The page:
For many, the name Howard Hughes conjures up an image of an eccentric, reclusive American business tycoon and philanthropist. That would be an accurate assessment of Howard Hughes Jr., but it was his father, Howard Hughes Sr., who got the financial ball rolling.
Howard Robard Hughes Sr. was born in Lancaster, Missouri, on Sept. 9, 1869, to Jean Amelia (Summerlin) and Judge Felix Hughes. His early education was obtained in Keokuk, Iowa. In 1893, he enrolled at Harvard University, but the next year found him in the Law School of the Iowa State University with the intent of following in his father's law practice. Too impatient for classrooms, he went before the Supreme Court of Iowa, passed the exam, and began practicing law. This, however, was less than satisfying.
"I quit her between dark and dawn, and have never since been back. I decided to search for my fortune under the surface of the earth," Hughes said in 1912.
Hughes lived in many places (Keokuk, Iowa; New York City; Joplin, Missouri; and Beaumont, Texas) before settling in Houston. He and Allene Stone Gano were joined in holy matrimony on June 24, 1904. Their union produced one son, Howard Hughes Jr., who was born Dec. 24, 1905, in Humble, Texas.
Hughes engaged in several mining ventures before settling on the Spindletop oil discovery in Texas. He applied for patents for his two-cone rotary drill bit in 1908 and, on Aug. 10, 1909, was granted U.S. Patent 930,758 and U.S. Patent 930,759 for it. Nicknamed "rock eater," it penetrated rock 10 times faster than any previous drill bits and revolutionized the oil industry. This proved to be the beginning of his vast fortune.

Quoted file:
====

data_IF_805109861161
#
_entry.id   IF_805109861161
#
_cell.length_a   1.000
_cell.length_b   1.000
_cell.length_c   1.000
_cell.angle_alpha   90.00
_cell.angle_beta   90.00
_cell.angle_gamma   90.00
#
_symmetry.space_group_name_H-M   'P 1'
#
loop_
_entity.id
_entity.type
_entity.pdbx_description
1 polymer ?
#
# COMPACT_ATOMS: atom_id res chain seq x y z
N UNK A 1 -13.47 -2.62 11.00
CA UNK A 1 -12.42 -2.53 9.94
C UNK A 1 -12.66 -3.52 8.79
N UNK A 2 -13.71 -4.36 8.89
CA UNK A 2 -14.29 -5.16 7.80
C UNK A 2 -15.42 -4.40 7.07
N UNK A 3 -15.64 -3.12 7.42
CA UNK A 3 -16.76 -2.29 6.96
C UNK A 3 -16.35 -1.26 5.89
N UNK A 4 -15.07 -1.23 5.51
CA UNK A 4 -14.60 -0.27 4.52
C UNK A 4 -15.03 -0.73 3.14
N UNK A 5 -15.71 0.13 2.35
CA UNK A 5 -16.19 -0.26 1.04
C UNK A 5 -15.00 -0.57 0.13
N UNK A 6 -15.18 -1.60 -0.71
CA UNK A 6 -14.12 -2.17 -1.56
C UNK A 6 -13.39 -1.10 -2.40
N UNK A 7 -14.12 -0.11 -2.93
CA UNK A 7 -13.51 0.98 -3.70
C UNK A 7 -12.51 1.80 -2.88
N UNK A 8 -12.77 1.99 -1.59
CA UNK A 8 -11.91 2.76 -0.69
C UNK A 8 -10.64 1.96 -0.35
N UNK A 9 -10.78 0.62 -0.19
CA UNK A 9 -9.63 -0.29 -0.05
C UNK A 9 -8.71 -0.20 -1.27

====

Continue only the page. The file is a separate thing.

Partnering with Walter Benona Sharp, they co-founded the Sharp-Hughes Tool Company in 1909. Upon Sharp's death in 1912, Hughes took over management and began buying all the company stock he could lay hands on. By 1918, Hughes had acquired full ownership of the company, renaming it the Hughes Tool Company. The company's main assets were the 1909 patents, and licensing fees were the main income. By now, this new drill bit was used in 11 states and 13 foreign countries.
Howard Hughes Sr. died of a heart attack Jan. 14, 1924, while at his office in Houston. His wife had preceded him in death. Howard Hughes Jr., 19, inherited 75 percent of the company and its control. The remaining 25 percent of the company was left to his parents and brother, Felix Jr.
On Aug. 10, 2009, the 100th anniversary of the patent, the American Society of Mechanical Engineers designated the Sharp-Hughes rotary rock drill bit a Historic Mechanical Engineering Landmark.
Elizabeth Davis was born and raised in Cooper County, Missouri, and has written Historically Yours for the Boonville Daily News since April 2008. In celebration of Missouri's upcoming Bicentennial, she has syndicated her column statewide and encourages readers all over the Show Me State to submit topic suggestions for future columns to HistoricallyYours.email@example.com.